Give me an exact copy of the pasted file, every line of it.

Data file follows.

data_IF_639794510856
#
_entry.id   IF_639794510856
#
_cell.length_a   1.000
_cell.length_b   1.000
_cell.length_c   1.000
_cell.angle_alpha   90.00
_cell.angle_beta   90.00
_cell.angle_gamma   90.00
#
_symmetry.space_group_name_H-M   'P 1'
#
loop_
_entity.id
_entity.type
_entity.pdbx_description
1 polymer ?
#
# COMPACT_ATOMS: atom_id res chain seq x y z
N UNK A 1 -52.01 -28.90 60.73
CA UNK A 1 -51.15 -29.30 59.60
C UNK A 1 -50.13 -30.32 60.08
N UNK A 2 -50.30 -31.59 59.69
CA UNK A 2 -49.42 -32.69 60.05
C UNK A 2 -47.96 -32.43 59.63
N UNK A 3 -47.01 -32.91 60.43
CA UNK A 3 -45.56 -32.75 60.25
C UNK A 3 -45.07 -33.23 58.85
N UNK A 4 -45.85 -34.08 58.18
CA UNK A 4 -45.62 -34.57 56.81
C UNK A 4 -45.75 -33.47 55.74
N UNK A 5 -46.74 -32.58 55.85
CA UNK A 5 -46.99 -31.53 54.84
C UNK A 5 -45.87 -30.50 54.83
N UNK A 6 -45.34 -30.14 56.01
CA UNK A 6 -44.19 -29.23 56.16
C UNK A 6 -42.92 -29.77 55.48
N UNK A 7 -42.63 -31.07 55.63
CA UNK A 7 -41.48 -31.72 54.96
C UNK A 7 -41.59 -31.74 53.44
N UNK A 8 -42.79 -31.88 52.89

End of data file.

data_IF_639794510856
#
_entry.id   IF_639794510856
#
_cell.length_a   1.000
_cell.length_b   1.000
_cell.length_c   1.000
_cell.angle_alpha   90.00
_cell.angle_beta   90.00
_cell.angle_gamma   90.00
#
_symmetry.space_group_name_H-M   'P 1'
#
loop_
_entity.id
_entity.type
_entity.pdbx_description
1 polymer ?
#
# COMPACT_ATOMS: atom_id res chain seq x y z
N UNK A 1 -52.01 -28.90 60.73
CA UNK A 1 -51.15 -29.30 59.60
C UNK A 1 -50.13 -30.32 60.08
N UNK A 2 -50.30 -31.59 59.69
CA UNK A 2 -49.42 -32.69 60.05
C UNK A 2 -47.96 -32.43 59.63
N UNK A 3 -47.01 -32.91 60.43
CA UNK A 3 -45.56 -32.75 60.25
C UNK A 3 -45.07 -33.23 58.85
N UNK A 4 -45.85 -34.08 58.18
CA UNK A 4 -45.62 -34.57 56.81
C UNK A 4 -45.75 -33.47 55.74
N UNK A 5 -46.74 -32.58 55.85
CA UNK A 5 -46.99 -31.53 54.84
C UNK A 5 -45.87 -30.50 54.83
N UNK A 6 -45.34 -30.14 56.01
CA UNK A 6 -44.19 -29.23 56.16
C UNK A 6 -42.92 -29.77 55.48
N UNK A 7 -42.63 -31.07 55.63
CA UNK A 7 -41.48 -31.72 54.96
C UNK A 7 -41.59 -31.74 53.44
N UNK A 8 -42.79 -31.88 52.89